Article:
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I believe you can lose your citizenship if you enlist in a foreign army. Not very likely I know, but during WWI my father drove ambulances for the French before the US entered the war (as a member of the American Field Service). At a later time an immigration agent suggested he had renounced his citizenship because of that. It was worked out.
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Old Nov 30th, 2008, 04:15 AM
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Maybe the confusion is about how long one can remain in a foreign country. Not the U.S. rules but the fact that your stay in a specific European country is limited to 3 or 6 months. The wife and I were just discussing this yesterday: I recall reading on this website that you can't stay in Germany for more than a few months at a time without some sort of visa (and I don't mean the credit card; that's a given). For years we dreamt of spending the year after retirement just tooling around through every nook and cranny of our favorite country, but recently a thread here indicated that we could only stay for a much shorter time. I'm still confused about that one.
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Old Nov 30th, 2008, 05:51 AM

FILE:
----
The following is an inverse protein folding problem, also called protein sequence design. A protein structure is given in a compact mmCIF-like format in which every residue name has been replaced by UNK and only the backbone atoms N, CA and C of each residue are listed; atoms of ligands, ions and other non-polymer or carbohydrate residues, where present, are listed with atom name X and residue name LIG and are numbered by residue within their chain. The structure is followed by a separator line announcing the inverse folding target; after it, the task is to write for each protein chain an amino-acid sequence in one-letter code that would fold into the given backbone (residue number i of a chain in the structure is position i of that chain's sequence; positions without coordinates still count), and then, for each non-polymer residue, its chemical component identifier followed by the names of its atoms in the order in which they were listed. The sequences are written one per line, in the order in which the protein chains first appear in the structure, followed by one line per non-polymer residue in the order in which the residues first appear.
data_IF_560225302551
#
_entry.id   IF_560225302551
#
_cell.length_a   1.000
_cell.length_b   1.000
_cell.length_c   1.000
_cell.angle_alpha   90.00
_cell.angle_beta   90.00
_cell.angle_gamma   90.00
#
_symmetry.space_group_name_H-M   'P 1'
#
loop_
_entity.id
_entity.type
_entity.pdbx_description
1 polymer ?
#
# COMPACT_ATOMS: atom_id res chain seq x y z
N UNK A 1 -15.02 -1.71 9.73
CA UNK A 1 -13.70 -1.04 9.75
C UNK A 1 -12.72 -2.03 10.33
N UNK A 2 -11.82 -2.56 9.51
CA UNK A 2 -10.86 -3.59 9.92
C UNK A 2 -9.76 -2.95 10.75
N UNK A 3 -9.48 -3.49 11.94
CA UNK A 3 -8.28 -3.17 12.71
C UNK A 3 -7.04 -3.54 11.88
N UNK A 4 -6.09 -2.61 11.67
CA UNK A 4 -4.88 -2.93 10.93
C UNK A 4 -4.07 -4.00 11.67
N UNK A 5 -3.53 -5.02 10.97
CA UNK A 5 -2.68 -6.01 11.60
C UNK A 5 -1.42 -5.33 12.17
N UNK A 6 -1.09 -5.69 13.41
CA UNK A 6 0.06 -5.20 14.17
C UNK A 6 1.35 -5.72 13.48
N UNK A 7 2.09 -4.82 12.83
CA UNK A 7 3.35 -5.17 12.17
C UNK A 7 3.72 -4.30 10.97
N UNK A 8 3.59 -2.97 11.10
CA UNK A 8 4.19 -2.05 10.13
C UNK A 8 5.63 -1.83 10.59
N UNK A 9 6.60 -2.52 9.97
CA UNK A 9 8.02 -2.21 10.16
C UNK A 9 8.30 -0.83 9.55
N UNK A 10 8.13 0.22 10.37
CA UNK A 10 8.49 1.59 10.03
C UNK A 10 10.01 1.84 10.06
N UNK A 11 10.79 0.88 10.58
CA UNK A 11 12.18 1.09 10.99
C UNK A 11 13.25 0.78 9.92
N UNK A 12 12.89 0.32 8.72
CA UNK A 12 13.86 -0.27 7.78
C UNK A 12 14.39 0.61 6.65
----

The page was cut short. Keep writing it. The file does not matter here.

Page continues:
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Otzi, the rules for getting a long term visa are quite simple - have you got enough money to live in the country so that you won't be a drain on that country.

Everything after that is detail
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Old Nov 30th, 2008, 07:26 AM
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The U.S. rules are full of "may" but nothing concrete.

If you serve in the North Korean or Iranian army or run for office there or vote in the elections, you "may" lose your citizenship. Apart from cases like that, the U.S. has more or less made its peace with dual nationals.

It is always interesting to know that if you renounce a nationality one way or the other, it doesn't necessarily mean that the other country recognizes your renunciation.
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Old Nov 30th, 2008, 09:23 AM
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I think sometimes countries don't recognize someone renouncing their citizenship because they want to draft them into the military. I was on a train from the Czech Republic to Krakow, and I met an expat Polish guy who had moved to Cuba and then Austria, as I recall, during the time Poland was Communist, and he was concerned about returning to Poland and making sure they didn't know he was originally from there. I believe he had an Austrian passport at that point, but I remember him talking about how it could be a problem.